The 2020 Tokyo Olympics put mental health in the spotlight, not only because of the impact of Covid and the measures that were imposed but also the actions of well-known Olympians such as Simone Biles. It will be no different at the winter games in Beijing, which begin today.
Prof Wylleman, sports psychologist and team psychologist for the Dutch Olympic team during the 2016 and 2020 summer games, says the IOC has continued this focus with the further accreditation of a welfare officer for the 2022 winter games. Several countries already have structural measures in place to support their athletes’ mental well-being.
Wylleman discussed the duties and qualifications required of welfare officers with Dr Richard Budgett, director of the IOC’s Medical and Scientific Committee. Wylleman, who is also accredited as welfare officer for TeamNL in Beijing, underlines the importance of this new accreditation, not only because it structurally addresses the welfare of athletes, coaches and staff, but also because it recognises the role and commitment of psychologists during the Games.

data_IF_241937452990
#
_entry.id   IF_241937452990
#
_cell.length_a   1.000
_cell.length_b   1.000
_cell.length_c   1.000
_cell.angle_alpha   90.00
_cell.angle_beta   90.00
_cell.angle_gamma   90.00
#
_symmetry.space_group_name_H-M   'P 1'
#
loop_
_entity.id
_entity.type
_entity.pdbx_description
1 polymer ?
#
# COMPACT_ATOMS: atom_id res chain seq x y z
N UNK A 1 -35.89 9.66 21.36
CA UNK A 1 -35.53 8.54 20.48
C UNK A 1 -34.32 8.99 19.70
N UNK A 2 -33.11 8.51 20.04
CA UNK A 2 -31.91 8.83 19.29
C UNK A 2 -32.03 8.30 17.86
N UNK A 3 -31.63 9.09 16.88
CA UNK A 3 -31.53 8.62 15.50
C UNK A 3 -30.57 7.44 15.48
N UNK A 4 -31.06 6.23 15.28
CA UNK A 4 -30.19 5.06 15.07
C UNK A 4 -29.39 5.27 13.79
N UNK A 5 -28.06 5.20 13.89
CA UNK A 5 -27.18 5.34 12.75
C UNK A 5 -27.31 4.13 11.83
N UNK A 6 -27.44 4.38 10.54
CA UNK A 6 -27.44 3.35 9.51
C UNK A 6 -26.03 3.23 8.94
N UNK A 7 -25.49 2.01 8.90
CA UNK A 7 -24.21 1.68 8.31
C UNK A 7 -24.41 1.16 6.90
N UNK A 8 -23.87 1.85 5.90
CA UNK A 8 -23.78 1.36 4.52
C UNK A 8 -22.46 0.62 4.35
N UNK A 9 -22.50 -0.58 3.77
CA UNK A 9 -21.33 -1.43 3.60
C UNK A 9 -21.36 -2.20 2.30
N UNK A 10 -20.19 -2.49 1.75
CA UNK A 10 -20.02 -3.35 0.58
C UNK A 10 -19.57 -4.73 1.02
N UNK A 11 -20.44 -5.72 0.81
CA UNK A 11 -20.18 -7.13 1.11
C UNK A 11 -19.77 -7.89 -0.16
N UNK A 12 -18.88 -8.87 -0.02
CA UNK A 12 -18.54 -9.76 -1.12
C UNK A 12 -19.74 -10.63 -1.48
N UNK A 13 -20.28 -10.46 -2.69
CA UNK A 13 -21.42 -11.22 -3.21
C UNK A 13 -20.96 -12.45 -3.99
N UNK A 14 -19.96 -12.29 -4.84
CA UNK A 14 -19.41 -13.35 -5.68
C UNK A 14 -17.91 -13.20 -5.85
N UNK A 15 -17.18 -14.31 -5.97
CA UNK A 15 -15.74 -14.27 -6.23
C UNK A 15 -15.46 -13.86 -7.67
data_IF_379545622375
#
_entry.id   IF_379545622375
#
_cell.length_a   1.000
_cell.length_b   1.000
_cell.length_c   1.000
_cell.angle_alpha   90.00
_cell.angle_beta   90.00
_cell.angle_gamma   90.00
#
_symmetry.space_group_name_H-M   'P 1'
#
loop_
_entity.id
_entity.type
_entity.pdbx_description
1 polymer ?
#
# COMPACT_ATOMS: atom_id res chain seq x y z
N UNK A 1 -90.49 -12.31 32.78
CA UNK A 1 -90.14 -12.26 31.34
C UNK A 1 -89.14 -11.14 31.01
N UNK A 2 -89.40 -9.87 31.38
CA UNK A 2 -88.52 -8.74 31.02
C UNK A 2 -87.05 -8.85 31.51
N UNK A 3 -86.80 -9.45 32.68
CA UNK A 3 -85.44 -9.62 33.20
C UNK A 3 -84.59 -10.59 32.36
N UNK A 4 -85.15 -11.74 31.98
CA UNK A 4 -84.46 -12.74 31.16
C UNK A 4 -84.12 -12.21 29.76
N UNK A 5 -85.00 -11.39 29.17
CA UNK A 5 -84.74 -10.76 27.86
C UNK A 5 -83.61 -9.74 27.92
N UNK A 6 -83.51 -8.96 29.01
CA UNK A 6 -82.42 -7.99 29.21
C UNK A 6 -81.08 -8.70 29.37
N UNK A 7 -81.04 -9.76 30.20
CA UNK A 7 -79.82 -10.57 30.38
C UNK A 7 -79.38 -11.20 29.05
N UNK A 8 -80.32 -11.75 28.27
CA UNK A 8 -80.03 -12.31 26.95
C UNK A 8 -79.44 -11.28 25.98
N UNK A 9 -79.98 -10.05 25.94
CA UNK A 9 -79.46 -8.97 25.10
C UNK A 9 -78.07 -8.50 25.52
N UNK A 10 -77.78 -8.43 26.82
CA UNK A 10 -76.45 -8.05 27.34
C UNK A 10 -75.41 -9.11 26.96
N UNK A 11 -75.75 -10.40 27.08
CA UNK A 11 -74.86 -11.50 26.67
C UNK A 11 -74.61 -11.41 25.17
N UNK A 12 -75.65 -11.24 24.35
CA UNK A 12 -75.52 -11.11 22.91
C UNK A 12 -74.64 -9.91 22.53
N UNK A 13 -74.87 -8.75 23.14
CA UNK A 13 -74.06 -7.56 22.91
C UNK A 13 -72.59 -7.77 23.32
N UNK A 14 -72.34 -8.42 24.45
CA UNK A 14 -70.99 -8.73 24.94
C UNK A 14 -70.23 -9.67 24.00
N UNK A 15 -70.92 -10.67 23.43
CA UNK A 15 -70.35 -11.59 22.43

At the Vrije Universiteit Brussel, professor Paul Wylleman teaches sport psychology, mental training and coaching and high-performance management, and conducts research into the development of top-level sports careers, mental coaching of talented and top-level athletes and the quality of psychological coaching in high-level sport. With his research group, he conducts research for the IOC, WADA and the European Commission, among others.
He is also head of the Department of Top Sport and Study, which has been guiding top athletes in combining their university studies with high-level sport for almost 30 years.
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